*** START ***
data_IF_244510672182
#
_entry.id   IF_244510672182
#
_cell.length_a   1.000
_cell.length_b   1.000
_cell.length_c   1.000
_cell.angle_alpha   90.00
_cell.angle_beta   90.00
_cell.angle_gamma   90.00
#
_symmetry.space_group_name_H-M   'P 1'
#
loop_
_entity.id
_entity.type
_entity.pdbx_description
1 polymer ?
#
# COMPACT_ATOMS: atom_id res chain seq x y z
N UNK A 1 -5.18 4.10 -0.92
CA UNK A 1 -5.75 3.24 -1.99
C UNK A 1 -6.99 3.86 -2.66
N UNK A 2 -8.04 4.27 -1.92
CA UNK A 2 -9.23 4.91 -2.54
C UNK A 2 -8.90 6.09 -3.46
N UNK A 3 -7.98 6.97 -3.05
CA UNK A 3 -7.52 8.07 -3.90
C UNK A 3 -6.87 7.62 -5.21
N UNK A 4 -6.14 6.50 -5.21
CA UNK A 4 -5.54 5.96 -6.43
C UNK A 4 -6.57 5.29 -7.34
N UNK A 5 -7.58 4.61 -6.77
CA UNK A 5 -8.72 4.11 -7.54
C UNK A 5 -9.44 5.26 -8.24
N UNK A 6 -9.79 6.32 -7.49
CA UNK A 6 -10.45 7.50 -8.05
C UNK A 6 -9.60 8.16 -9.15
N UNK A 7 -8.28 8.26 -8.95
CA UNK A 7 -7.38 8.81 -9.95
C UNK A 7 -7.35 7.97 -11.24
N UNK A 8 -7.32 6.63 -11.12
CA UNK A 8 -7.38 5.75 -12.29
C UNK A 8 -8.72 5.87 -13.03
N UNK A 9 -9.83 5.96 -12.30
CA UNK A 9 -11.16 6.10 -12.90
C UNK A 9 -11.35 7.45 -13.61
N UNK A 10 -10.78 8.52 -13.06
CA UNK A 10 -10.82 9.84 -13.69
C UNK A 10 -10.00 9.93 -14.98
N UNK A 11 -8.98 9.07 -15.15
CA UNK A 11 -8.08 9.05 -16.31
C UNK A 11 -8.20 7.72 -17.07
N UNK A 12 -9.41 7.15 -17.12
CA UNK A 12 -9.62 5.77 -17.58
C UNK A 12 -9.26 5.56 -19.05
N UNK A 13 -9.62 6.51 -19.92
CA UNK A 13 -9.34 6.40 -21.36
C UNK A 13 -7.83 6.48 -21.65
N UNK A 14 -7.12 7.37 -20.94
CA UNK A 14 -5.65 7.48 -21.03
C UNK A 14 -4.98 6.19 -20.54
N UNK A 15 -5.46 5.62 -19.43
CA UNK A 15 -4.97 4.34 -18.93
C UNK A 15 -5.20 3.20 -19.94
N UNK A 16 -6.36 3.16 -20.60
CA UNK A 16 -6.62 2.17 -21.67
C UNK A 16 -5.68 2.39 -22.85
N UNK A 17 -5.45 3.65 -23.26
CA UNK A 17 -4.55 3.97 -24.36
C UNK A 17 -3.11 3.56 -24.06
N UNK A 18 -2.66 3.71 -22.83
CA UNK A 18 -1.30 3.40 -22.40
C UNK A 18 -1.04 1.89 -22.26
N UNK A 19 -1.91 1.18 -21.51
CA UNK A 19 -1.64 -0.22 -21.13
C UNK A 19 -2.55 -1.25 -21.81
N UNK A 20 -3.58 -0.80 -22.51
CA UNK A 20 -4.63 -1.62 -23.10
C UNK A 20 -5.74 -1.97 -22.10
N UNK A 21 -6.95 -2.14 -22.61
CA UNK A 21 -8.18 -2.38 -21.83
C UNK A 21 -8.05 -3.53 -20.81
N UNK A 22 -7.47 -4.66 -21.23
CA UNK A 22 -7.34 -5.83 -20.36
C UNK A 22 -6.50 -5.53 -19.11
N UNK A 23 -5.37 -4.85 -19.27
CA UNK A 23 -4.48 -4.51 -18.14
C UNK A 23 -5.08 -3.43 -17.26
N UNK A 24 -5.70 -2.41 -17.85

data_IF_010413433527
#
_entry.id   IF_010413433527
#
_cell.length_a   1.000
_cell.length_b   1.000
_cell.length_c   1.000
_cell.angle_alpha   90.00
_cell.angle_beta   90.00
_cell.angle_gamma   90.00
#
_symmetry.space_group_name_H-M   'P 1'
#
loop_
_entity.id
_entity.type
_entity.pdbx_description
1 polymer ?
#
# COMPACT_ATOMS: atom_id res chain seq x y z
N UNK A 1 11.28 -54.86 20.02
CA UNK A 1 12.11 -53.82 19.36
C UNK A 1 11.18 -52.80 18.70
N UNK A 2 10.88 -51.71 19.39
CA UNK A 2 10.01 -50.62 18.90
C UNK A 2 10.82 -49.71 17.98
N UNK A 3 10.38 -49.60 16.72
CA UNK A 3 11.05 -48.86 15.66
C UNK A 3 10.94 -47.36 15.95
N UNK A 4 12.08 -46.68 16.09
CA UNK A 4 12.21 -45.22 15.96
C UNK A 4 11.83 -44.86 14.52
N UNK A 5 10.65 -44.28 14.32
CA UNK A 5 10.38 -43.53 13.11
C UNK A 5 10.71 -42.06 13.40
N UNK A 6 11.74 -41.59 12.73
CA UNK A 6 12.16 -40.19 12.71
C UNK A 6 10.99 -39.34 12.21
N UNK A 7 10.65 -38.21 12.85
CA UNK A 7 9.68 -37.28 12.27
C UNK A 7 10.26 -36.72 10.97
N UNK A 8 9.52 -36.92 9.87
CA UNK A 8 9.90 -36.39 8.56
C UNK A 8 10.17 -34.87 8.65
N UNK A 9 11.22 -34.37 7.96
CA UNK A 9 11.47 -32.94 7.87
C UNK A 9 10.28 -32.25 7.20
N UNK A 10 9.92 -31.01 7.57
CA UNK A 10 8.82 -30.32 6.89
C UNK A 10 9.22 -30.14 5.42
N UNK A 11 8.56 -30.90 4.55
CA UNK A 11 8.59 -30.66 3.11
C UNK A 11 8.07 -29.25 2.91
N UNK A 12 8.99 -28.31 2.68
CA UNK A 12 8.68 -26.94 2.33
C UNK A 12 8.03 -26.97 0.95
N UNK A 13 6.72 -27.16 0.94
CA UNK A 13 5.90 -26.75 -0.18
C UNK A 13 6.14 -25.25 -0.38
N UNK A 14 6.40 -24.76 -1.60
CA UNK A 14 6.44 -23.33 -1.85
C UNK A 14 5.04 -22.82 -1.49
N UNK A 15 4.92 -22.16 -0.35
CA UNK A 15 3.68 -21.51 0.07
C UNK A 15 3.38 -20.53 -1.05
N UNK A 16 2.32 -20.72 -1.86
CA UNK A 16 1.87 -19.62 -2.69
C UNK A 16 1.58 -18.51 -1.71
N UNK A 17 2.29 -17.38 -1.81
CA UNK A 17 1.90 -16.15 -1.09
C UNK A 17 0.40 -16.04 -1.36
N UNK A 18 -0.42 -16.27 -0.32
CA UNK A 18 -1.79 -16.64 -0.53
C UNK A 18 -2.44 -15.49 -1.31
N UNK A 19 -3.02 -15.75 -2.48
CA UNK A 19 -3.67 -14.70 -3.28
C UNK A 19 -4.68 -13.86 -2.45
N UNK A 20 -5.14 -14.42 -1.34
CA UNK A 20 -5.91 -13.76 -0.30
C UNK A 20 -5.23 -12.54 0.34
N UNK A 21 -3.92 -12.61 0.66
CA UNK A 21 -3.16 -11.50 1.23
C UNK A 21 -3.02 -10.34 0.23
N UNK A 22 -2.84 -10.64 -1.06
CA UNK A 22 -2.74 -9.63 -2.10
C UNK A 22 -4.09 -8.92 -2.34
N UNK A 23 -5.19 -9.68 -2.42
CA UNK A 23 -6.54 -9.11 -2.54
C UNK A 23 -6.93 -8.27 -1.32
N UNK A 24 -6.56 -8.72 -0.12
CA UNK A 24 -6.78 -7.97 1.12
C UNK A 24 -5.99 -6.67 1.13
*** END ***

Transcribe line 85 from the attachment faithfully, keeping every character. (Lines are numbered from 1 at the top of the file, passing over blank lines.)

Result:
CA UNK A 22 -7.34 -5.83 -20.36